This is the highest-funded Kickstarter campaign ever, not just publishing campaign. It is actually more than double the amount of the previous highest-funded project, which was for watches. There has never before been a publishing project, I think, even in the Top 20. So, to careen up into that top spot was very exciting.

If you are not familiar with the campaign, this was called “A Year of Sanderson.” Over the course of the early pandemic days, Brandon wrote four new never-before-seen novels, and so he created this whole campaign for all of 2023. His backers would get a package from him every single month. Four of those would be these brand new books and the others were themed swag boxes that were themed around the various worlds that he writes. Really high-end, beautiful items.

This was a major, major project with massive production infrastructure. Brandon was not putting all these things in boxes for his almost 200,000 backers in his own house. He's got a staff of close to 80 people at a warehouse out in Salt Lake City.

He also came to the project with incredible community engagement. He's a very well-known author, and he's known for his close interaction with his fans. He's got half a million YouTube subscribers and he does videos all the time.

So, while this is an incredible, aspirational, beautiful campaign that we were very pleased to support and have on our platform, I don't want to set the expectation that this is the kind of thing that every author might be able to do.

But it is one of our shining stars, so it seems like a good place to start. Brandon having done that kicked off a huge bump in special editions. We're seeing these in all sorts of genres, but in, you know, books overall, these are people who are really elevating these books as art objects. 

We're seeing all kinds of nerdy, print production stuff. We've got spot gloss and foil and sprayed edges and ribbon bookmarks and vellum art inserts. It's really, really exciting, and also the kind of project that is perfect to fund on Kickstarter because getting the money upfront, understanding what size print run you want to make, is really handy when you're spending a lot of money on flashy production.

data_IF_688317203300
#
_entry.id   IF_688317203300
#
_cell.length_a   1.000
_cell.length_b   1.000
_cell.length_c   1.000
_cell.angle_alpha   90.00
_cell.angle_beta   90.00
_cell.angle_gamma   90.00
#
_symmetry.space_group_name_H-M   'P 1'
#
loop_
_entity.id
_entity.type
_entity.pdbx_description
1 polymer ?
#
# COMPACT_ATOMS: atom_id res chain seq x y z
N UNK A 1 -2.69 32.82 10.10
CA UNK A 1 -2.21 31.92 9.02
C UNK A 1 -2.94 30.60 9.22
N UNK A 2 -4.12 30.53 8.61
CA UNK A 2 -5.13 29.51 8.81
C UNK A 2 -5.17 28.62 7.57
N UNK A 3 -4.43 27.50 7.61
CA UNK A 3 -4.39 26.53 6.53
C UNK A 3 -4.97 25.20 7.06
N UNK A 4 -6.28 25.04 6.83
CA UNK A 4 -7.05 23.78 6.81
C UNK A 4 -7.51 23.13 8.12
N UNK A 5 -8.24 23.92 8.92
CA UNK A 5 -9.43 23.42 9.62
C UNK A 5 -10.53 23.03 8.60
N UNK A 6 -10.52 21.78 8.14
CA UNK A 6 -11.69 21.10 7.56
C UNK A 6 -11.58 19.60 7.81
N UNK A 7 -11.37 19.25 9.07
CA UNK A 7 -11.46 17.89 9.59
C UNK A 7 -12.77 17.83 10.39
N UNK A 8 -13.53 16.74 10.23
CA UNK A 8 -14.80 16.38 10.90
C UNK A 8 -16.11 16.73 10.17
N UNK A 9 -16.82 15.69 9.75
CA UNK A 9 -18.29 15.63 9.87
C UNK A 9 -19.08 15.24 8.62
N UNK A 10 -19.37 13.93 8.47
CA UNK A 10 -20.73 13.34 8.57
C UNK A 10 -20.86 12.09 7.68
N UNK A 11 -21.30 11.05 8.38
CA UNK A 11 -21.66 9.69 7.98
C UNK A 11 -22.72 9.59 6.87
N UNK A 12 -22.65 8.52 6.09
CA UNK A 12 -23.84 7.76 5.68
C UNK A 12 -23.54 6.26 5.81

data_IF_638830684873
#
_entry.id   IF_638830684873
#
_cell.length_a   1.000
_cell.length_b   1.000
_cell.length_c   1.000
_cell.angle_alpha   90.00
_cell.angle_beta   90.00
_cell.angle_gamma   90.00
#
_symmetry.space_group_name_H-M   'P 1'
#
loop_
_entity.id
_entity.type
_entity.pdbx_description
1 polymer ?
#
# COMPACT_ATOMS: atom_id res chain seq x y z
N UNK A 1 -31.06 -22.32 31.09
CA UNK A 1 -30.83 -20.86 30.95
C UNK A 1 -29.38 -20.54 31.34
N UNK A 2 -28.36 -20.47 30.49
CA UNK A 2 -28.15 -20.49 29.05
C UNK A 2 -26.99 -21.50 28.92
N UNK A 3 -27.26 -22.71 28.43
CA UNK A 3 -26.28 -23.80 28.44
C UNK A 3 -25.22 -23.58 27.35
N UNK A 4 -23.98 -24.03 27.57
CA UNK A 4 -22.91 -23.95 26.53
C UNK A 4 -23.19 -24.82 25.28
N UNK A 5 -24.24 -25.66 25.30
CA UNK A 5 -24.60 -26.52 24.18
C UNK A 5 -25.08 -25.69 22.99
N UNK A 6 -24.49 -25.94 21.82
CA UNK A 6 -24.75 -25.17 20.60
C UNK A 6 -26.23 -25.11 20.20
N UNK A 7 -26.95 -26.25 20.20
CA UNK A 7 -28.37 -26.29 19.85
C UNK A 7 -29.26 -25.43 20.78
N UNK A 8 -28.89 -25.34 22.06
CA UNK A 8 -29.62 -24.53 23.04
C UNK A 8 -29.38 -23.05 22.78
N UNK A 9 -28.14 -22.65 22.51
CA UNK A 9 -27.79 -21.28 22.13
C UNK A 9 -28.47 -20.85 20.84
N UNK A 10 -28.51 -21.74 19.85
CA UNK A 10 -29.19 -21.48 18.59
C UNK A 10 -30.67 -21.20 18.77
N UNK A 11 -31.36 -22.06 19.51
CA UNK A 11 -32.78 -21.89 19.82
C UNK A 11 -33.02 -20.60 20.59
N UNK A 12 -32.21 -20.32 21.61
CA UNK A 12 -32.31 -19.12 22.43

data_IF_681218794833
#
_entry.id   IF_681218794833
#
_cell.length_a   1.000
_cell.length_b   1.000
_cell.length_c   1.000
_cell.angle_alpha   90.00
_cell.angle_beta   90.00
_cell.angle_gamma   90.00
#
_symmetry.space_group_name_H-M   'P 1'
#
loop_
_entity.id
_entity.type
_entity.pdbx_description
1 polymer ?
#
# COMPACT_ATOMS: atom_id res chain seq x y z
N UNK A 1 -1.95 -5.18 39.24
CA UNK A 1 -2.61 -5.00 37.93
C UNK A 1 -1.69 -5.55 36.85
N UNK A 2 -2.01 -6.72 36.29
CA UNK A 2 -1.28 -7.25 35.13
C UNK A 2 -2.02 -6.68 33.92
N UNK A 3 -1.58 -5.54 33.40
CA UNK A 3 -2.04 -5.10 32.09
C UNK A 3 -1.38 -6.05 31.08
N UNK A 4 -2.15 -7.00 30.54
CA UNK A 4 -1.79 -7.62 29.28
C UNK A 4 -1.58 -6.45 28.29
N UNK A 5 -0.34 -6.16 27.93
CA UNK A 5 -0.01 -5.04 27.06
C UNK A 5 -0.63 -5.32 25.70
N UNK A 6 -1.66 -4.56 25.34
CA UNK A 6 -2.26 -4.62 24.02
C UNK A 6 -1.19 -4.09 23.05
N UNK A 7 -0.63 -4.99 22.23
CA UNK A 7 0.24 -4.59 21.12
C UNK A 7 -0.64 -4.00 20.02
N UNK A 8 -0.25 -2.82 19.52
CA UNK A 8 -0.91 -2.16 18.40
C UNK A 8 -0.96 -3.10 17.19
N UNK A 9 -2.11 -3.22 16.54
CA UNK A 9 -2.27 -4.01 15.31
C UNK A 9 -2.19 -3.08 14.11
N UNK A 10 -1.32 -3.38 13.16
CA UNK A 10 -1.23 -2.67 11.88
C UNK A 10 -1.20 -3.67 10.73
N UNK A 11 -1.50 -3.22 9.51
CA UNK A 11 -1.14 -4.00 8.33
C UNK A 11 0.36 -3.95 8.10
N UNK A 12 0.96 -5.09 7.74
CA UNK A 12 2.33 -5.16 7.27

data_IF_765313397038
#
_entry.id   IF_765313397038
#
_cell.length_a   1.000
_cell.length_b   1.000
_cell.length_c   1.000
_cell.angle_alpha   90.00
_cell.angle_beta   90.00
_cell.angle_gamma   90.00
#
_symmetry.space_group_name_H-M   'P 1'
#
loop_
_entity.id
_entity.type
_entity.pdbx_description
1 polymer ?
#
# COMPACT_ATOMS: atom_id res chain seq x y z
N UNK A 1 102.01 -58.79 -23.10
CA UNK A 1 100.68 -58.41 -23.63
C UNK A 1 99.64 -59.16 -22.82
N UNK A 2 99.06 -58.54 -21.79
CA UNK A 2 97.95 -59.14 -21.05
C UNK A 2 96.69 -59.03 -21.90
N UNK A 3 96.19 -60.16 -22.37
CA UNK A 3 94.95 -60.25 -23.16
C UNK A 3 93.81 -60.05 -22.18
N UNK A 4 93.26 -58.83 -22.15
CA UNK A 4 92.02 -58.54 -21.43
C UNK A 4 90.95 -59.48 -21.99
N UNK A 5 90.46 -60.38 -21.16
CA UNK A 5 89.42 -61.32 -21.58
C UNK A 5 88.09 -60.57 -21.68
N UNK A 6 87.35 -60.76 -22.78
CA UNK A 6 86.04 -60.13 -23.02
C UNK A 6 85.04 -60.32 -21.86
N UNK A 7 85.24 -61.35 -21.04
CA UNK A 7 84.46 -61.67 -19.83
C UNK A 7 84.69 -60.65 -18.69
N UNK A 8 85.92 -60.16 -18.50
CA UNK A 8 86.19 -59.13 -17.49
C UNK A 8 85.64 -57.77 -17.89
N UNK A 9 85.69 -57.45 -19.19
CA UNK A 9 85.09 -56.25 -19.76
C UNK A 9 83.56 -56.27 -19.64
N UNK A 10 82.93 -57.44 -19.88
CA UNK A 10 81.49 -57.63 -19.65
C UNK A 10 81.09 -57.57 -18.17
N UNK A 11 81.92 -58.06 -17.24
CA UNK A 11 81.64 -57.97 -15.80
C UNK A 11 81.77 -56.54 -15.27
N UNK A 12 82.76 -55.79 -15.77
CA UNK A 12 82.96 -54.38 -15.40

Image: Oriana Leckert @ Kickstarter

Another nice campaign recently: Matt Dinniman ran a project for Dungeon Crawler Carl. He's a very popular LitRPG writer. There's a huge games community on Kickstarter, so LitRPG is a really nice crossover from publishing that captures a lot of the same audience. His books have been released in various bits and bobs, in ebooks and audiobooks and small collections. So this was the first time the whole thing was collected in print.

Matt did additional swag and book enhancements via his stretch goal, so he said, “If we raise this much, you're going to get a hardcover book. If we raise this much more, we're adding a signature. This much after that, a ribbon bookmark.”

He also had very cool quirky rewards. Among my favorites, for $666, he promised to kill you off in his next book, and for $777, he vowed to let you live. So, this was a really fun campaign. He took it with a lot of joy and it went very, very well. 

It's a good example of the genre fiction we see on the site, of which there is a lot. Sci-fi, fantasy, mysteries, romance, queer books. We also see literary fiction, really any kind of project you can think of, you can fund on Kickstarter.

Image: Oriana Leckert @ Kickstarter

There's also plenty of nonfiction. For example, Skye Warren wrote The Bestselling Author Next Door. She's a subject matter expert with a deep audience in “how to for writers.” She is also herself a bestselling novelist, catering to a really engaged readership, the kinds of people that are likely to be on Kickstarter already looking at other books.

This is a cool campaign in that she funded multiple formats at once. Paperback, hardcover, ebook, audiobook, also these workbooks. There was a real “choose your own adventure” vibe to the campaign. You could pick whichever method you wanted to receive your book in, ultimately. She did beautifully, $142,000 raised from just shy of 1,500 backers. 

There's a lot of other kinds of nonfiction that we see all the time. There's a lot of cookbooks, “business guru” projects, memoirs, self-help in all of its formats, really anybody who's writing in nonfiction and has a good line to their audience can find really good success here.